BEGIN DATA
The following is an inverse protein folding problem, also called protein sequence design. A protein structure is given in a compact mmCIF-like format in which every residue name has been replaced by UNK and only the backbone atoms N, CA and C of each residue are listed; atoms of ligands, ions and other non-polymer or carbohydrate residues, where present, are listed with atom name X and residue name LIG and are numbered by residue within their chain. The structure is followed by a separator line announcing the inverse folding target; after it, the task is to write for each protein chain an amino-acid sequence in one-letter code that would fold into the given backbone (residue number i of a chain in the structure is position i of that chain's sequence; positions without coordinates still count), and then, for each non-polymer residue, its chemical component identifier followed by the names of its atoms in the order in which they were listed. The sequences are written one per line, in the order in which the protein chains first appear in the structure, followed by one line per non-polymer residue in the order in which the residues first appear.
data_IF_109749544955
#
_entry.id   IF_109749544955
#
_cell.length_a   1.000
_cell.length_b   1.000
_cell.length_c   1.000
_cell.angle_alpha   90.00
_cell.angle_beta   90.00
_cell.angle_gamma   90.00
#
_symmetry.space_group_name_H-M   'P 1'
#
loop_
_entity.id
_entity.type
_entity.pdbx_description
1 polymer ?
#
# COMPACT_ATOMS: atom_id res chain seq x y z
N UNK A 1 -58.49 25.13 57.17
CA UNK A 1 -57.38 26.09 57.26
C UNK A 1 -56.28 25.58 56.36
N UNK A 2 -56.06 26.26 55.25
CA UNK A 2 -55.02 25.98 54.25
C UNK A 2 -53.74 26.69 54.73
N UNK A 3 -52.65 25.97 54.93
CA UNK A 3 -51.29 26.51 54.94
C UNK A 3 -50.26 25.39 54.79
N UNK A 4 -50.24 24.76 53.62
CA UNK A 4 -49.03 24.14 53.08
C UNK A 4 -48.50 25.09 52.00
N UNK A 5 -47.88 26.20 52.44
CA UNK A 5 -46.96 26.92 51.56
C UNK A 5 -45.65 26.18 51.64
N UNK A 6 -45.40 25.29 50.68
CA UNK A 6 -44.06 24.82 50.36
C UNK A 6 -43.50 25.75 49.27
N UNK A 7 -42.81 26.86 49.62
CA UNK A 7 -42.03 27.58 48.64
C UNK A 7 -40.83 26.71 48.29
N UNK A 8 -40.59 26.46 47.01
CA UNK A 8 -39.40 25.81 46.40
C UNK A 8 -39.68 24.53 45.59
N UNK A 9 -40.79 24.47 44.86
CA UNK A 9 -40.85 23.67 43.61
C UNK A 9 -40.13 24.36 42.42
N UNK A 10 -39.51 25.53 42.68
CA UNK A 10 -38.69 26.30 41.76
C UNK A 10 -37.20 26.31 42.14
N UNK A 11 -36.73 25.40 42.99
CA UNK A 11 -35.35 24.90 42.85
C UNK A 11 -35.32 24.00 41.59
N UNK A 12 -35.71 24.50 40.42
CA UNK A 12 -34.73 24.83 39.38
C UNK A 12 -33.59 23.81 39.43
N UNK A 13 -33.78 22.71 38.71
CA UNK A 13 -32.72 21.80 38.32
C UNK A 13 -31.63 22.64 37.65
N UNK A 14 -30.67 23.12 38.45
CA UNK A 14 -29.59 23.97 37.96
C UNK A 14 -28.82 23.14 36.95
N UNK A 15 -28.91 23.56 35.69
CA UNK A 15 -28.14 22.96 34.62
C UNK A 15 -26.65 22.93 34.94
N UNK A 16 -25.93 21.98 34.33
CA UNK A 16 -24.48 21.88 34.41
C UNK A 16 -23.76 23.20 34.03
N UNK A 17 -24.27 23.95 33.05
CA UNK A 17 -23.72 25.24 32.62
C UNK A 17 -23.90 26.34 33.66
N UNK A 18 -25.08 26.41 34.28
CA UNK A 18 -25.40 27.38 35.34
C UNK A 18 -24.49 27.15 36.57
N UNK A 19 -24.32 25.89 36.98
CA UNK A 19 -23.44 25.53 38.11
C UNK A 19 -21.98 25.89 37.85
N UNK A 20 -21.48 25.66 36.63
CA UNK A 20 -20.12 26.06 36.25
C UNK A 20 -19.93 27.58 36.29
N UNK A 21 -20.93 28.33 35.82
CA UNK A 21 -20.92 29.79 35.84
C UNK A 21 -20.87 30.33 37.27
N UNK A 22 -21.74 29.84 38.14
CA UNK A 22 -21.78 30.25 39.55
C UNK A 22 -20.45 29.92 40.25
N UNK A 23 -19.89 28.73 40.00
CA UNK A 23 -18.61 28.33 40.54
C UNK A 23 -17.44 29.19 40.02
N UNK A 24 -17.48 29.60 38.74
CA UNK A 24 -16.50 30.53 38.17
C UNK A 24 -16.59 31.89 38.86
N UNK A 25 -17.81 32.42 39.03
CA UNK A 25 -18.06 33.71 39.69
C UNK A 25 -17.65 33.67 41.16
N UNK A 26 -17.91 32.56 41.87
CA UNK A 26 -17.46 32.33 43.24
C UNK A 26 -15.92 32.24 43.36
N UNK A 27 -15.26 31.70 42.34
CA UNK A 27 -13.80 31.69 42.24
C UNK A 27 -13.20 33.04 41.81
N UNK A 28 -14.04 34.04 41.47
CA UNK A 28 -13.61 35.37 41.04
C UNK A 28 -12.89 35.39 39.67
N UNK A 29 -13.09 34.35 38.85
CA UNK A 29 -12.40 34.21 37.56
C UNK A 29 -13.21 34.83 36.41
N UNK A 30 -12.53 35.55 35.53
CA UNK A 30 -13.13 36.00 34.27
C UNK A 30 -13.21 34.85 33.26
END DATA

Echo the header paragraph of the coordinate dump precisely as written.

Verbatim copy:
The following is an inverse protein folding problem, also called protein sequence design. A protein structure is given in a compact mmCIF-like format in which every residue name has been replaced by UNK and only the backbone atoms N, CA and C of each residue are listed; atoms of ligands, ions and other non-polymer or carbohydrate residues, where present, are listed with atom name X and residue name LIG and are numbered by residue within their chain. The structure is followed by a separator line announcing the inverse folding target; after it, the task is to write for each protein chain an amino-acid sequence in one-letter code that would fold into the given backbone (residue number i of a chain in the structure is position i of that chain's sequence; positions without coordinates still count), and then, for each non-polymer residue, its chemical component identifier followed by the names of its atoms in the order in which they were listed. The sequences are written one per line, in the order in which the protein chains first appear in the structure, followed by one line per non-polymer residue in the order in which the residues first appear.